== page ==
Interview: Simon Pegg and Robert Weide from “How to Lose Friends & Alienate People”
Interview: Simon Pegg and Robert Weide from “How to Lose Friends & Alienate People”

The Massie Twins recently got to sit down with actor Simon Pegg and director Robert Weide to talk about their latest film, “How to Lose Friends & Alienate People.” Naturally, everything from free cookies to “The Big Lebowski” came up.

Massie Twins: So how’s Arizona been treating you?

Simon Pegg: Hotly. It’s kind of overwhelming for a pasty British man. It’s amazing!

MT: This is the last stop on your press tour. So have you already fielded every question there is?

SP: Pretty much. I’ll give you a free cookie if you ask me a question I’ve not been asked before. Oh wait, that was a question I haven’t heard before. Here’s a cookie. (hands Mike a cookie)

MT: The movie references the differing ways celebrities are treated by the press in Britain and the U.S., commenting that over there they often attack their integrity and really go after them, whereas here they tend to caudle and pander to them. Is that really the way it is?

SP: I think that’s quite a generalization in some respects as the particular publication that Sidney goes to work for behaves like that, but there are other publications in American that don’t want to tear stuff down and undermine their celebrities. In Britain, there are those that have a disdain for the celebrities in the U.K., but similarly there are magazines that worship them unconditionally. For the purpose of the movie, Sidney’s background is in “Snipe” and taking cracks at celebrities, and stoking the flames rather than actually trying to put them out. That metaphor worked in the end. I didn’t think it would.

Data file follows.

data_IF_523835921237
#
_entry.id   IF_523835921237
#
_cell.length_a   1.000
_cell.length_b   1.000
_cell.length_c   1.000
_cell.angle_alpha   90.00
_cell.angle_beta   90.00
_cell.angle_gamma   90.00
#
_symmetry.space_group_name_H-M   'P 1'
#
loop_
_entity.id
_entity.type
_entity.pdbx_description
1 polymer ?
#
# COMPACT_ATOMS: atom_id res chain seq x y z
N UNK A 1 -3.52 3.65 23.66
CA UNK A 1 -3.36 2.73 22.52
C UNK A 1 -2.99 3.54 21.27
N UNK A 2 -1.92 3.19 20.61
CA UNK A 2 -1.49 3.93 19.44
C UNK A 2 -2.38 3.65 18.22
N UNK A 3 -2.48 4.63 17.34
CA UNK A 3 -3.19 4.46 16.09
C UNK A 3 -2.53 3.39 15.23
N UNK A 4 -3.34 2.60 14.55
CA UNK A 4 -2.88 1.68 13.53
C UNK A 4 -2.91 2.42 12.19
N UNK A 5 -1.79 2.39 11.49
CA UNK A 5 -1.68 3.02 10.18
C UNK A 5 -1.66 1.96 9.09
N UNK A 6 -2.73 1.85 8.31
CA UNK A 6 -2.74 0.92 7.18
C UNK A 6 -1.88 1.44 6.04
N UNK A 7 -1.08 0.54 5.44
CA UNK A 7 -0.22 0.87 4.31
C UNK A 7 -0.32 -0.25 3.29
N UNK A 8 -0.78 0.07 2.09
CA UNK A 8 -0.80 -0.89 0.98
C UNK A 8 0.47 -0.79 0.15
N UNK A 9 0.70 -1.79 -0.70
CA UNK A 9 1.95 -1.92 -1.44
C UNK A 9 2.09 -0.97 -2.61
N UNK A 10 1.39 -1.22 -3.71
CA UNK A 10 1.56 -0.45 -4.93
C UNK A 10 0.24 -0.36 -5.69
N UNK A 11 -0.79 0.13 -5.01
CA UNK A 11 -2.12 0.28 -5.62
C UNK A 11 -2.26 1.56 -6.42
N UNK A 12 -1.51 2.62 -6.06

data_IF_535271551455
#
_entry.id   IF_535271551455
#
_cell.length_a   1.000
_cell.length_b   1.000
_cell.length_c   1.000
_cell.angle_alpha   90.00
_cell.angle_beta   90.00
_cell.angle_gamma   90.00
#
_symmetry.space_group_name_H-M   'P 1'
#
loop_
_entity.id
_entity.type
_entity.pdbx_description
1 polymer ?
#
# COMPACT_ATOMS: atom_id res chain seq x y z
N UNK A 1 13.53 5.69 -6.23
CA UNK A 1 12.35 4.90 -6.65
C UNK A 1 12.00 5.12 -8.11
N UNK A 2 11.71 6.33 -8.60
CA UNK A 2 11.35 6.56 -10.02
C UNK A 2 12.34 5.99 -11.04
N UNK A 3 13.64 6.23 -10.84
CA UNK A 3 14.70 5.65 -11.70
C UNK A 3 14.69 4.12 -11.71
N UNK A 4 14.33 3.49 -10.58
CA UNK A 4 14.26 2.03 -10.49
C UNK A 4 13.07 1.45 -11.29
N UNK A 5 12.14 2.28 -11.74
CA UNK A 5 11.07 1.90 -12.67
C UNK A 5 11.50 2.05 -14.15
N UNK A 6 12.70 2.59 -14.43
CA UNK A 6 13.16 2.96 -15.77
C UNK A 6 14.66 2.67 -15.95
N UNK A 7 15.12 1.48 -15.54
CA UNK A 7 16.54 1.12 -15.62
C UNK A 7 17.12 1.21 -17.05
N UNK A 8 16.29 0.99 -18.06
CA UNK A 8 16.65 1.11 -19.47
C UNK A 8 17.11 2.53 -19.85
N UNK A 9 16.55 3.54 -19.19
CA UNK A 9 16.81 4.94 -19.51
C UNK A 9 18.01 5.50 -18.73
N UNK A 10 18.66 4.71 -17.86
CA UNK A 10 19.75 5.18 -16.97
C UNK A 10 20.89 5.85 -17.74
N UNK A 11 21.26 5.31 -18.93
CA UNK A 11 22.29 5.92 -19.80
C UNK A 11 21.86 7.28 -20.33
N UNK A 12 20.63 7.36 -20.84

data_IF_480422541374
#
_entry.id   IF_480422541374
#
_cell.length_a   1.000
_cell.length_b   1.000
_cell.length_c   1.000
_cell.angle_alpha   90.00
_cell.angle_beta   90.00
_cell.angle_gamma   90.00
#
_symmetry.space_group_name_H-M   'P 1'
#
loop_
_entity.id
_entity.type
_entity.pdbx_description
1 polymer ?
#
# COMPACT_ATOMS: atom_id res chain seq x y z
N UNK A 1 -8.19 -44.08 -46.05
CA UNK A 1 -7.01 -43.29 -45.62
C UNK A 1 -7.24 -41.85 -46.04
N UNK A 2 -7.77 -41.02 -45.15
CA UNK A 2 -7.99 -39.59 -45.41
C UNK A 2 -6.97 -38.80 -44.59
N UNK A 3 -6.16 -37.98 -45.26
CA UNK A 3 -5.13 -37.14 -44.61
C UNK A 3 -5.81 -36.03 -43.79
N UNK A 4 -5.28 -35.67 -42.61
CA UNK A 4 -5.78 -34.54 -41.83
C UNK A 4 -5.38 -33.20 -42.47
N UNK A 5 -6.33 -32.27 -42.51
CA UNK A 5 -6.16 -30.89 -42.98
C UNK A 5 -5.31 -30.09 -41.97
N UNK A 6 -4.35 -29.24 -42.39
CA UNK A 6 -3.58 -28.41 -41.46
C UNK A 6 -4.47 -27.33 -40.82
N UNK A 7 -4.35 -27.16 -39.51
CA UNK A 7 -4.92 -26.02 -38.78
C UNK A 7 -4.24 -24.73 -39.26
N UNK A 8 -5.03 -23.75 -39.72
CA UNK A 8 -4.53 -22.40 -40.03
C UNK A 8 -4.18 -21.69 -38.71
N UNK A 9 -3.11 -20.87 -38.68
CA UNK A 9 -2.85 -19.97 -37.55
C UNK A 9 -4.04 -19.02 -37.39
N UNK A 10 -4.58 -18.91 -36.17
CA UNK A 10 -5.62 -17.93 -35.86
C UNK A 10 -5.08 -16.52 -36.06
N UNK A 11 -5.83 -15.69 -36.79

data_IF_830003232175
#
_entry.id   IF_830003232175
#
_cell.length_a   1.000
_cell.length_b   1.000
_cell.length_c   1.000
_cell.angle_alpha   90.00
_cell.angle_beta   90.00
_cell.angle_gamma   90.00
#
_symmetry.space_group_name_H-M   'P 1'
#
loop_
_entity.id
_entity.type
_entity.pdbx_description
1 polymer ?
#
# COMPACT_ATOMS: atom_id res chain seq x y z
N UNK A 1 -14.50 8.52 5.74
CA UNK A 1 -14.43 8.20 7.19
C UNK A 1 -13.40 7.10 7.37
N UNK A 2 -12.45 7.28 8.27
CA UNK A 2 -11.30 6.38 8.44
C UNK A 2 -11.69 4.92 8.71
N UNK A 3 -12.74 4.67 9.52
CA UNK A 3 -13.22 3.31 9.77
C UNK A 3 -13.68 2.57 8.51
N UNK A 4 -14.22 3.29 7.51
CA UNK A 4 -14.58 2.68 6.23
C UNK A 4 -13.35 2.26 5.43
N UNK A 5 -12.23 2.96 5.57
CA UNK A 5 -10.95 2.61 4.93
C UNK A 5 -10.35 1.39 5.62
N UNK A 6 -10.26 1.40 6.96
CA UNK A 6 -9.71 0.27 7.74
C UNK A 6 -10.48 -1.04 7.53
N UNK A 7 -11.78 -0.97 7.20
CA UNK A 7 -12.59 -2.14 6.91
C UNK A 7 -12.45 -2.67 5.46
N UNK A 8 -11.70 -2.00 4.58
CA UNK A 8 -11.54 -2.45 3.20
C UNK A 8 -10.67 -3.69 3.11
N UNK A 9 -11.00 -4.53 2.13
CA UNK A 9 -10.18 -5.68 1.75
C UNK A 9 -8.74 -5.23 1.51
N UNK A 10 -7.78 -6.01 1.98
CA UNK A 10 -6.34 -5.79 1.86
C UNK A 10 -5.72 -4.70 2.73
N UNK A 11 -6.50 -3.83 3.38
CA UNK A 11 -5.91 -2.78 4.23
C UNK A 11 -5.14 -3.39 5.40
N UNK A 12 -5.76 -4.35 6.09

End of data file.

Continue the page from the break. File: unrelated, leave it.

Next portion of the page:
Robert Weide: (laughs) You wrapped it up nicely.

MT: How about your own celebrity status? You probably can’t avoid getting recognized now.

SP: I think I’m still pretty cult-y. But I was in Dallas the other day and everywhere I went, people would say “hey, it’s Shaun of the Dead.” They all knew what I’d done; it wasn’t like “hey, there’s that guy that I don’t know what he did, but I know him.”

MT: So you got to work with Toby Young [the journalist upon whose career the film is based].

SP: We got to hang out a little bit. I didn’t want to play it exactly as him, and because it’s “Sidney,” it’s kind of a fictionalized version of him. I was able to have a few dinners with him and hang out a bit and get under his skin a little – and then I decided that wasn’t how I was going to play the character. (laughs)

MT: How much improvisation did you get to do? Did you have to stick to the script?

SP: We didn’t do much improv.

RW: You’d occasionally come up with something. There’s a scene where you’re on the phone ordering a credit card and each take you made up a new line, and the one we went with was about the Queen being in your breakdance posse. (laughs) That was a treat in the editing room.

MT: There’s a scene where you call the landlady “Mrs. Lebowski.” Did you throw that in there because of Jeff Bridges?

SP: (laughs) No, that was actually in the script. Someone else the other day asked if there was a running thread of Lebowski references. Especially with all the White Russians and Jeff being in the film.

RW: It’s all coincidence because Jeff wasn’t attached to the script at all.

SP: We kept it in though because it was quite poetic.

MT: Last time you were here, you mentioned the film that would be “Hot Fuzz.” Is there anything that you’re working on right now with those guys?

SP: Yeah, Nick and I just finished writing something that we’re going to go into production with next year [working title “The World’s End”]. Edgar and I will get back into the office when we’re done with our respective other projects and come up with the third film in what we’re calling the “blood and ice cream trilogy.”

MT: Can you tell us what it’s about?

SP: No. (laughs)